August 9, 1173 Leaning Tower of Pisa

Italy has no fewer than ten towers with an other than perpendicular relationship to the ground. Three in Venice, one each in Bologna, Caorle, Burano and Rome and two others, in Pisa.

In the world of architecture, a campanile [kampəˈnēlē] is a tower, usually built beside or appended to a larger structure and most often associated with Italian architecture. Since the 19th century, such structures have served as clock or bell towers for factories, colleges and apartments. Earlier examples are mostly associated, with churches.

The earliest Campaniles date to the 5th and 6th centuries, such as those in Classe (c. 532–49) and Ravenna (c. 490). The most famous is the leaning tower of Pisa, construction for which began on this day, in 1173.

Standing 55.86 metres (183.27 feet) on the low side and 56.67 metres (185.93 feet) on the high side and weighing in at 16,000 tons, early planning began on January 5, 1172 when the widow Donna Berta di Bernardo bequeathed 60 Soldi for the purchase of stones, to form the foundation.

Footings were laid on August 9 of the following year, the distinctive white marble of the ground floor begun, five days later. The lean set in in 1178 with the construction of the second floor due to shallow foundations, and unstable subsoil.

Italy didn’t become a nation in the modern sense, until 1861.  In the 12th century, Pisa was an independent city-state, often at war with other such polities, on the Italian peninsula.  Construction halted for nearly a century while Pisa made war on Genoa, Lucca and Florence allowing the soft soil, to stabilize. Otherwise, the thing would surely have toppled.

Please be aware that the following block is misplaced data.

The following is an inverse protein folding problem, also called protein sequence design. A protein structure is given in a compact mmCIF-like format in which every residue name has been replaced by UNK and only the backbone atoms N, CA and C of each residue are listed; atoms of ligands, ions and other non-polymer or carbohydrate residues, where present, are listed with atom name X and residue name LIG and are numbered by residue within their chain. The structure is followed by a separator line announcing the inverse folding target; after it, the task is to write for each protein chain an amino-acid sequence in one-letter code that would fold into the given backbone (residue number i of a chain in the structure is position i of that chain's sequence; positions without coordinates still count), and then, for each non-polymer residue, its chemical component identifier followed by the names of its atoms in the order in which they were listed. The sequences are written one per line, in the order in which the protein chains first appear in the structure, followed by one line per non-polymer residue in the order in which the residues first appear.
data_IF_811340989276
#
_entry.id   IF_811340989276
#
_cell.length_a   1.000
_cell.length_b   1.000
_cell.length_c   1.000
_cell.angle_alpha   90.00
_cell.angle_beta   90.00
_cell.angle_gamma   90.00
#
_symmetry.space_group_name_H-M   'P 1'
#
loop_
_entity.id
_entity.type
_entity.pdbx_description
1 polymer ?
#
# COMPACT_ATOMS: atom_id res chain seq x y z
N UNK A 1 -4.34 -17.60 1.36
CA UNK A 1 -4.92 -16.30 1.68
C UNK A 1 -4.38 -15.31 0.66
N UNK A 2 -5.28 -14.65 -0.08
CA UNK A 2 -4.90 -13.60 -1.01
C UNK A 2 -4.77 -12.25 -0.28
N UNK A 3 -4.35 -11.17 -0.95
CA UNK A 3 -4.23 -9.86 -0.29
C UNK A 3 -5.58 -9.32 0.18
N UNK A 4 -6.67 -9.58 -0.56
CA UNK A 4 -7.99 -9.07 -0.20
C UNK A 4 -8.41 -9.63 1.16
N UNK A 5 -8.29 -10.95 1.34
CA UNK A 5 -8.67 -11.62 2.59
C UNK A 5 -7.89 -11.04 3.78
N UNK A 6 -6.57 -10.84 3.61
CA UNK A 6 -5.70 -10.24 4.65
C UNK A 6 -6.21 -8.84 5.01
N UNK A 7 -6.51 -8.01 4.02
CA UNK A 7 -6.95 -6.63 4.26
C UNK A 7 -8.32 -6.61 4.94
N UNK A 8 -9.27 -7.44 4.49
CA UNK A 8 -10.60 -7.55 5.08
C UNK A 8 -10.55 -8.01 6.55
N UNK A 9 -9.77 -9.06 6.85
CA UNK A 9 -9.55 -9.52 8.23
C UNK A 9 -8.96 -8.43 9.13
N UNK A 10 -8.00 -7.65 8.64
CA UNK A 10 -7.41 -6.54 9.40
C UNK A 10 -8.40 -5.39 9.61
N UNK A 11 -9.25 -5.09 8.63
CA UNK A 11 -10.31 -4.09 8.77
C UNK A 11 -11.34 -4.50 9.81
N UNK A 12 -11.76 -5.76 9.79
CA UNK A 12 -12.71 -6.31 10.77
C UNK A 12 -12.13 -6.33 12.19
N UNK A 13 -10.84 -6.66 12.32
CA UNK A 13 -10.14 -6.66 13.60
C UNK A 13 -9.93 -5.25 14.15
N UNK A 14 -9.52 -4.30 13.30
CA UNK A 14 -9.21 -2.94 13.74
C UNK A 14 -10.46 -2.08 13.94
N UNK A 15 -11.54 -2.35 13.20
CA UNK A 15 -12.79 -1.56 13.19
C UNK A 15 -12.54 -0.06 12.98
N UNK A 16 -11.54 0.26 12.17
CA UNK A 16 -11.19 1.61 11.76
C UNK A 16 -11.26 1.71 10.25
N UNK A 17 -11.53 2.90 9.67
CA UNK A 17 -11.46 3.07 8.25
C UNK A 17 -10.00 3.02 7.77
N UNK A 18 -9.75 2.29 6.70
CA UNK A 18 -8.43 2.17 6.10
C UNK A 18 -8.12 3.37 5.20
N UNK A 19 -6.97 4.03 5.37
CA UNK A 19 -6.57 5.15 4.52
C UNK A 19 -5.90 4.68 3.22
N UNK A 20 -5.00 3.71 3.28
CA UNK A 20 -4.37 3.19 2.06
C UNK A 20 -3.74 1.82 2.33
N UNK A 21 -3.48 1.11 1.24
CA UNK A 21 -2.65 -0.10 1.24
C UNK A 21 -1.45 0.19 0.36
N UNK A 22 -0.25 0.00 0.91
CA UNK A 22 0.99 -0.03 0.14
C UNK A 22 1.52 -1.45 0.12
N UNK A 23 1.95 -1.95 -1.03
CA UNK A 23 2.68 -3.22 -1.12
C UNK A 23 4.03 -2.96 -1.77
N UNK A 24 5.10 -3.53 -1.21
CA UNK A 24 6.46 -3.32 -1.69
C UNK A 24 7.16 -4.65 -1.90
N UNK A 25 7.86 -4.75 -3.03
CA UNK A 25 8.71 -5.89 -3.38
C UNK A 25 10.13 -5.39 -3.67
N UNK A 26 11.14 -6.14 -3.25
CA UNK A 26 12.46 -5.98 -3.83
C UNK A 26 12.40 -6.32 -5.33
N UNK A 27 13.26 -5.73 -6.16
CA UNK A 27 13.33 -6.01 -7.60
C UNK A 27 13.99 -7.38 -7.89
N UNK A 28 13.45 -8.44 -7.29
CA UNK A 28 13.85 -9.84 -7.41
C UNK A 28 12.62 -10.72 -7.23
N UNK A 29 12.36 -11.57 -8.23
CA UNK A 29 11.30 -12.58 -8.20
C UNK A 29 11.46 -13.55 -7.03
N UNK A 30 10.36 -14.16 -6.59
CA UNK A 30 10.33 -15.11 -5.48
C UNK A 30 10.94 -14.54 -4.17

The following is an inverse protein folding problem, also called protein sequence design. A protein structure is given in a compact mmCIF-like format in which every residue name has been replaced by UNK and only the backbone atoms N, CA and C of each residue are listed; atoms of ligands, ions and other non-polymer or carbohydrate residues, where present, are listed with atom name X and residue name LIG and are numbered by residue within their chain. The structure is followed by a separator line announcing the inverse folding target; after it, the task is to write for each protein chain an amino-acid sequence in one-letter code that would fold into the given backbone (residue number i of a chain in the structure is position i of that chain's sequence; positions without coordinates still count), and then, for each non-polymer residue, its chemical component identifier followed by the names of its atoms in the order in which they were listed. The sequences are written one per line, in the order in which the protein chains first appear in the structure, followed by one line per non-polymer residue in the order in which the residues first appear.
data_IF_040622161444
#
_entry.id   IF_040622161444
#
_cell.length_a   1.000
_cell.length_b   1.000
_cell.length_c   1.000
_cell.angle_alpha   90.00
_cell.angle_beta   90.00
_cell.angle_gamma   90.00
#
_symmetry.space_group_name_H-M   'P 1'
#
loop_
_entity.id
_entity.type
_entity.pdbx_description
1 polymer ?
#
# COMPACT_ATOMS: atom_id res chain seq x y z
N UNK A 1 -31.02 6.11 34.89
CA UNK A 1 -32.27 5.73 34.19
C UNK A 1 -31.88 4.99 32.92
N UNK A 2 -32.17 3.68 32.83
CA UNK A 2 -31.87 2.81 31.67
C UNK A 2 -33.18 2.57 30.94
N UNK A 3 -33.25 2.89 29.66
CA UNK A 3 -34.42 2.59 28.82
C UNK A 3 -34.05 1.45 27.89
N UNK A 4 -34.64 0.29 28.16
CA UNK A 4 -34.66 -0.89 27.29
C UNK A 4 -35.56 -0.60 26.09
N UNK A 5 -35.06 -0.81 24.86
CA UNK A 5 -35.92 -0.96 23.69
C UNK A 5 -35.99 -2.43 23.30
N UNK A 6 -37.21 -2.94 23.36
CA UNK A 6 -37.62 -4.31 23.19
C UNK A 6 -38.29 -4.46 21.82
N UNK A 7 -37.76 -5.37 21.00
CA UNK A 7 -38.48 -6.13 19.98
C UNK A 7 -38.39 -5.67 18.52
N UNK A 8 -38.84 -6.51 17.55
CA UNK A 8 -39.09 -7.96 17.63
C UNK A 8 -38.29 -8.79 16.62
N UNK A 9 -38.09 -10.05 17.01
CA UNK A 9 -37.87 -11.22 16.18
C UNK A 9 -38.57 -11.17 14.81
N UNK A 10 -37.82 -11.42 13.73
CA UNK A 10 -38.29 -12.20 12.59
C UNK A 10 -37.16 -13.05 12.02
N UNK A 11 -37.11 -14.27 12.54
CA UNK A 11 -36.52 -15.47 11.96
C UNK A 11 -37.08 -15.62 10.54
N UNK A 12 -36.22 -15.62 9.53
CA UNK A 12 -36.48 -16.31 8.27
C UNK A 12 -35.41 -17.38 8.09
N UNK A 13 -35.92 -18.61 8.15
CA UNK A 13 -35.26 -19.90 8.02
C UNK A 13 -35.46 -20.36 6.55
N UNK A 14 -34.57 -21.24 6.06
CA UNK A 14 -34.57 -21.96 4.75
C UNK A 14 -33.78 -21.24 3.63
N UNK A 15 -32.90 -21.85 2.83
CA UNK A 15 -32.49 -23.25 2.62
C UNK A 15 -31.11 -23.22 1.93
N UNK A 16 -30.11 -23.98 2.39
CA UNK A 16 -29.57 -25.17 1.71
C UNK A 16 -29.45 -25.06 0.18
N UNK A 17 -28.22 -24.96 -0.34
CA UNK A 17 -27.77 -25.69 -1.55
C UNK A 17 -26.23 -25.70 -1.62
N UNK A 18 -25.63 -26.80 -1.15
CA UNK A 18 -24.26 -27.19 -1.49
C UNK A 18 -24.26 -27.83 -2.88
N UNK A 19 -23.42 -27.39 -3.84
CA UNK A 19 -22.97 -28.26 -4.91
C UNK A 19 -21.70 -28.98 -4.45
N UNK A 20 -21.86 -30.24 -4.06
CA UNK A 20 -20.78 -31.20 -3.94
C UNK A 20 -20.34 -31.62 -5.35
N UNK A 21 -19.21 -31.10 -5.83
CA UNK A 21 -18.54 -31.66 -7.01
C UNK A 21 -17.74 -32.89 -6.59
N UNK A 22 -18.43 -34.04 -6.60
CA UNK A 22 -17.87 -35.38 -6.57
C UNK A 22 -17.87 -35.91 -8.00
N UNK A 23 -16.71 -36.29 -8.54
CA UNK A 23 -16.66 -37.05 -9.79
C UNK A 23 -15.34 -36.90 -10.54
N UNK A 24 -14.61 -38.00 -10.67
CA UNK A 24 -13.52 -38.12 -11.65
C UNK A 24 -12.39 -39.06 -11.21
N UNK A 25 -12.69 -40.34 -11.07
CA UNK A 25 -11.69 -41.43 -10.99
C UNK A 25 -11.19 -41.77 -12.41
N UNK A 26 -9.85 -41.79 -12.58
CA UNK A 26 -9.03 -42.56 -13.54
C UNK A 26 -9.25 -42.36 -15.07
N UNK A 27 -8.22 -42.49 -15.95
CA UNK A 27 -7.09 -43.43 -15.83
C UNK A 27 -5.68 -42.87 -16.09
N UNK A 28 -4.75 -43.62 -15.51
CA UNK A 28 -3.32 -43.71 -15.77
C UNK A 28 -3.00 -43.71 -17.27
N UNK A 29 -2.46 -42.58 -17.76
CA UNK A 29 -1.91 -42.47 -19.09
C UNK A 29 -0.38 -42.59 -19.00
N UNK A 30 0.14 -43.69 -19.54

Interior view of the leaning tower of Pisa

Construction unfolded in three major stages over 199 years. Engineers built the upper floors taller on one side than the other, to compensate, for the tilt. It’s why the thing appears curved, at certain angles. The last of seven bells representing the seven notes of the major musical scale was installed, in 1655.

Surprisingly, the Campanile in Pisa is not the only leaning tower in Italy. It isn’t even the only one, in Pisa. Italy has no fewer than ten towers with an other than perpendicular relationship, to the ground. Three are in Venice, one each in Bologna, Caorle, Burano and Rome and two others, in Pisa.

The Italian polymath Galileo Galilei was from Pisa and famously dropped two cannonballs of different sizes from the tower, to illustrate the Law of Free Fall. Galileo ended his life under house arrest for the heretical notion that the earth, revolved around the sun. The cannonball story was published long after his death, told in a biography written by Galileo’s student and personal secretary, Vincenzo Viviani. To have published such a work earlier would have significantly increased the chances, of the author’s burning at the stake.